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Reversing degradation in rangelands: Promoting sustainable grass/forage species

Arid and semi-arid rangelands face increasing climate variability and grazing pressure as the world’s demand for food increases. ICARDA is promoting drought-tolerant forage species as a crucial means of assisting rangeland rehabilitation efforts, helping to conserve rapidly-depleting water resources and maintain grazing at sustainable levels. The result: a win-win situation for rural communities and the environment.

 

ICARDA is disseminating information on sustainable grass/forage species to extension workers and those working in the agricultural research and policy sector. The aim is to ensure that these species play an integral role in national rehabilitation strategies, and ultimately help to reverse the devastating levels of degradation that inflict many rangeland areas.

  

The species being promoted include:

 

Buffel Grass: A resilient, drought-tolerant forage species that helps to alleviate feed shortages and feeding costs. Found in the Sub-humid and semi-arid tropics and subtropics, buffel grass can survive in areas with an annual rainfall below 1000 mm; it can endure up to five days of flooding with negligible effects; has crude protein of 9.6 percent; and In-Vitro Dry Matter Digestibility and Crude Protein Digestibility ranges from 50-60 percent.

 

Calligonum comosum: An excellent pastoral species for fixing soil and providing a source of protein for livestock.  Found in the arid climates of the Sahara, it grows in course sandy dessert soils and is used for grazing, fire wood, sand dune fixation, and pasture rehabilitation.  It plays a vital role in the fight against desertification.  It is cultivated around desert plantations and used as a wind break and can also be used for medicinal purposes and human consumption.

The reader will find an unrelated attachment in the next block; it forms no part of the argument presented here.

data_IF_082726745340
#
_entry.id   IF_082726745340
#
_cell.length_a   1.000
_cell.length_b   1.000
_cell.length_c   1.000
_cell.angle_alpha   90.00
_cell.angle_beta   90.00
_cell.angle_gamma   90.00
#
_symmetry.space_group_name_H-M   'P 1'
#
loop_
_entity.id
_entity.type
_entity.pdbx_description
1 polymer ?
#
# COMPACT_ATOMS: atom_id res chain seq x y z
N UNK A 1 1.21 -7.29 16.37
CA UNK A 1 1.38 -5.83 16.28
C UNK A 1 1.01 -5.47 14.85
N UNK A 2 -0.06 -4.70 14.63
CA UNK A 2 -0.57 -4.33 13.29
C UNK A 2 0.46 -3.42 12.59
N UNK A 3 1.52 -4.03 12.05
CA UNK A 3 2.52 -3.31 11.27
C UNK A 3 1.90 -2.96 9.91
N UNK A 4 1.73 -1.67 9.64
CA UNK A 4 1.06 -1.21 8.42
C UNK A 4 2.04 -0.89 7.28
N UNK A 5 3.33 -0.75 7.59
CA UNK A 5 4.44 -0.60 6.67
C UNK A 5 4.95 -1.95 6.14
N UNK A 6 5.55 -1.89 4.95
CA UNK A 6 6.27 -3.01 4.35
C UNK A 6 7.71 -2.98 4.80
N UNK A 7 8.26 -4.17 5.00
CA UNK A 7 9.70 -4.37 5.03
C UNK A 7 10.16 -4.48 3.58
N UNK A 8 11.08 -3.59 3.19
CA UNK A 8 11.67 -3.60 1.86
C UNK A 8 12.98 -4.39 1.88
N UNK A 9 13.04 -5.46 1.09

Atriplex halimus: One of the most commonly planted shrubs in the Mediterranean and well known for its remediation of degraded rangelands and salt-affected areas.  It is commonly used as a forage plant for sheep and goats in arid areas and contributes significantly to the feed calendar when herbage availability is low.  It is the only green, protein-rich forage available during late summer and early fall – when it is needed for the nourishment of pregnant and early-lactating ewes and does.

 

Stipa lagascae: A heavy, adaptable perennial bunchgrass that is highly palatable for livestock. Found in humid to arid areas across the Mediterranean, it is flexible to variations in temperature and water availability and can be harvested and dried as high-quality hay for summer feed. 

 

Periploca laevigata: an important shrub for grazing in the dry season.  Although it contains tannins, it is palatable and is grazed mainly by camels, sheep, and goats.  As this plant is able to grow in dry and rocky conditions in the poorest of soils it has good potential for increasing forage in dry areas as well as reducing erosion.  The plant is also known for its many healing properties.

 

Retama: A resilient, pioneer plant for rangeland rehabilitation and stable ecosystems. A drought-tolerant legume species native to the Mediterranean, it helps dune stabilization and can establish itself on nutrient-poor to fertile well-drained soils